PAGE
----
I give parents clear readiness guidelines and tips on everything from the best equipment, the best way to handle fading rewards, to using the potty outside of your home.  It also includes an entire chapter on overcoming these bumps in the road! To learn more about what my e-book can do for you, read The Practical Guide to Toilet Training Your Child With Low Muscle Tone: Potty Training Help Has Arrived!

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Teaching Handwriting To Kids with ASD

Handwriting still matters, and it matters just as much to kids on the spectrum. Teaching handwriting to kids that have difficulty focusing and that learn better with individualized instruction can be a challenge for any teacher, including special education teachers in a self-contained classroom.  For teachers in an integrated classroom, it can be an overwhelming struggle.

Some kids with ASD are even discouraged from working hard to improve their handwriting.  It sounds unbelievable to think of educators discouraging learning a foundational skill, until you talk to teachers. They are pressured to prep for standardized testing and need to show progress in math, social skills and behavior management.  Handwriting instruction just doesn’t seem to be that big a priority.  Some teachers will say  “Well, he will be keyboarding next year, and maybe he could use voice recognition software soon.”   Often what they are thinking is that they mostly use worksheets and writing programs that they were never trained to use, let alone adapt for these students.  They have minimal staff who can teach keyboarding and software use.  They don’t know how to improve a child’s handwriting when they don’t know how to teach it well to begin with.  What they need is a method to teach handwriting that can adapt to each child’s needs.

My answer is the Handwriting Without Tears program, adapted to be learned slowly and with more repetition.  Children with ASD can have any of the other struggles that are seen as impediments to handwriting:  poor pencil grip, difficulty with visual-spatial skills, poor bilateral (two-handed) coordination, etc.  The colorful and abundant lines of Fundations will fail the kids that cannot focus and aren’t able to incorporate the imagery they offer.  Tree, grass and airplane lines are hard to keep straight and translate onto a page.  Top, middle and bottom are concrete and simple phrases.  Worksheets that bounce back and forth between a single baseline and two or three or even four lines are confusing. Connecting the dots?  Don’t get me started on how poor a choice that is for kids who micro-focus and miss the big picture.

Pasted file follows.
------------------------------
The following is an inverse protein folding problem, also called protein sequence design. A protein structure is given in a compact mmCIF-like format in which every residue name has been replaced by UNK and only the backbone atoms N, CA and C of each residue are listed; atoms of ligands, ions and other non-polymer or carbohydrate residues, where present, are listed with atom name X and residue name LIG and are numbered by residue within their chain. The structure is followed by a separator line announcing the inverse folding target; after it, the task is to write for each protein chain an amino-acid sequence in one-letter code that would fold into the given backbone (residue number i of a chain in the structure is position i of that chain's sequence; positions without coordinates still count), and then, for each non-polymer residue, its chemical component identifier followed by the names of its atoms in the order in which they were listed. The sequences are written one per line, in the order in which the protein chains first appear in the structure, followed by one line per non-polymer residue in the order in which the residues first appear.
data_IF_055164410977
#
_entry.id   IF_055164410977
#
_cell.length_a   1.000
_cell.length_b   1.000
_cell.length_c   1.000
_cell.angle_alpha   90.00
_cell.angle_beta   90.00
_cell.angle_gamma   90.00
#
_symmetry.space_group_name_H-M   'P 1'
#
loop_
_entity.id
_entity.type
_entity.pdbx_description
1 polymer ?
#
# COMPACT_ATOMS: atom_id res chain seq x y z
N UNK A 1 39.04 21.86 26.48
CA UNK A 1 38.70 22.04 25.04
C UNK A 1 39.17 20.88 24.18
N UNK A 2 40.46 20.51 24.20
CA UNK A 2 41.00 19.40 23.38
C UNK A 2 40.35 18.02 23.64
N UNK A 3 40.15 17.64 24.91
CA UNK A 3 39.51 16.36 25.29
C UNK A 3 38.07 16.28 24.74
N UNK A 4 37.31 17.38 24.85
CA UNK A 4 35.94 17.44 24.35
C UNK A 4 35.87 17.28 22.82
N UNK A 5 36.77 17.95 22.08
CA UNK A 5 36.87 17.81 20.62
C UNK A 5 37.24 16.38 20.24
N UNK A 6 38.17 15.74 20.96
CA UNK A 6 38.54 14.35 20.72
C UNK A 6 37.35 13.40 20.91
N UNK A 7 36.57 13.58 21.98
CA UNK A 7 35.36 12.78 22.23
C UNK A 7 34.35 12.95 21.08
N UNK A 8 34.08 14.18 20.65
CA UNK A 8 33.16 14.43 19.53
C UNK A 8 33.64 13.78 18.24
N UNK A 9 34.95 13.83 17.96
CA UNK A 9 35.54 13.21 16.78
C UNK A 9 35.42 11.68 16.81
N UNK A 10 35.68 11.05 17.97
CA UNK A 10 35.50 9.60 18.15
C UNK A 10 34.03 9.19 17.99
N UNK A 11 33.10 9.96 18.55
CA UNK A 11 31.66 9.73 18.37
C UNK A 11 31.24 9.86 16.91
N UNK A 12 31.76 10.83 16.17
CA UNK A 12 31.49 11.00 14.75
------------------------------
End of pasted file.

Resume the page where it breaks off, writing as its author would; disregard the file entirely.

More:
HWT workbooks and concepts are simple, and the principles of good writing are clearly said by the teacher and repeated directly and indirectly all the way through to cursive.  It turns out that cursive might even be easier for some of these kids to master. Their simple form of cursive is so much like printing that they can possibly use it by the end of second grade.

Take a look at this handwriting program (you can get free downloads on their website!) and consider the possibility that handwriting could get a lot easier for kids with ASD when the curriculum supports them well.